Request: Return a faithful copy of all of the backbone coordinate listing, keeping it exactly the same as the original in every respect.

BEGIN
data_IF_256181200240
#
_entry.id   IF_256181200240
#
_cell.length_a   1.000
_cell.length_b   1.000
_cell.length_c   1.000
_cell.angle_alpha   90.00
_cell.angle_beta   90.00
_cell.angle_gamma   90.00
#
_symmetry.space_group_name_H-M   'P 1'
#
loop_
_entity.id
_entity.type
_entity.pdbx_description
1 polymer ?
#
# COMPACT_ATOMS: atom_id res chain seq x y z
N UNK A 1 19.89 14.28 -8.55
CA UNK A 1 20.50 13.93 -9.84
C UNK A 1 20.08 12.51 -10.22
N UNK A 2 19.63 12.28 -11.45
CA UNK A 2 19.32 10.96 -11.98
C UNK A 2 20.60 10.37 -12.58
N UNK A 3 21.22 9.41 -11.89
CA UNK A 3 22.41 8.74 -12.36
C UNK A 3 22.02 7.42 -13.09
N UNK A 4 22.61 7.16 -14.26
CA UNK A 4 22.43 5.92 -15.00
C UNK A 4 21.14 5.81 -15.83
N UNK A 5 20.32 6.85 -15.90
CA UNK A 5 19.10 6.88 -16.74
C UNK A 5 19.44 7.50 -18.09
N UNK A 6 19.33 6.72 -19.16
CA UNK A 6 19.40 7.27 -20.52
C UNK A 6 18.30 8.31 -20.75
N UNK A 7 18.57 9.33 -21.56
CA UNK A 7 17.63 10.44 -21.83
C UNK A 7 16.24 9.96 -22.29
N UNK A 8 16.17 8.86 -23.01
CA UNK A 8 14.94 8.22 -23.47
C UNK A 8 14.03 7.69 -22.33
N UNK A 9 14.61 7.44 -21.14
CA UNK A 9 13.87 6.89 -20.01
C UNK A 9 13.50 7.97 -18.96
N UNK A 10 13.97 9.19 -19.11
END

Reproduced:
data_IF_256181200240
#
_entry.id   IF_256181200240
#
_cell.length_a   1.000
_cell.length_b   1.000
_cell.length_c   1.000
_cell.angle_alpha   90.00
_cell.angle_beta   90.00
_cell.angle_gamma   90.00
#
_symmetry.space_group_name_H-M   'P 1'
#
loop_
_entity.id
_entity.type
_entity.pdbx_description
1 polymer ?
#
# COMPACT_ATOMS: atom_id res chain seq x y z
N UNK A 1 19.89 14.28 -8.55
CA UNK A 1 20.50 13.93 -9.84
C UNK A 1 20.08 12.51 -10.22
N UNK A 2 19.63 12.28 -11.45
CA UNK A 2 19.32 10.96 -11.98
C UNK A 2 20.60 10.37 -12.58
N UNK A 3 21.22 9.41 -11.89
CA UNK A 3 22.41 8.74 -12.36
C UNK A 3 22.02 7.42 -13.09
N UNK A 4 22.61 7.16 -14.26
CA UNK A 4 22.43 5.92 -15.00
C UNK A 4 21.14 5.81 -15.83
N UNK A 5 20.32 6.85 -15.90
CA UNK A 5 19.10 6.88 -16.74
C UNK A 5 19.44 7.50 -18.09
N UNK A 6 19.33 6.72 -19.16
CA UNK A 6 19.40 7.27 -20.52
C UNK A 6 18.30 8.31 -20.75
N UNK A 7 18.57 9.33 -21.56
CA UNK A 7 17.63 10.44 -21.83
C UNK A 7 16.24 9.96 -22.29
N UNK A 8 16.17 8.86 -23.01
CA UNK A 8 14.94 8.22 -23.47
C UNK A 8 14.03 7.69 -22.33
N UNK A 9 14.61 7.44 -21.14
CA UNK A 9 13.87 6.89 -20.01
C UNK A 9 13.50 7.97 -18.96
N UNK A 10 13.97 9.19 -19.11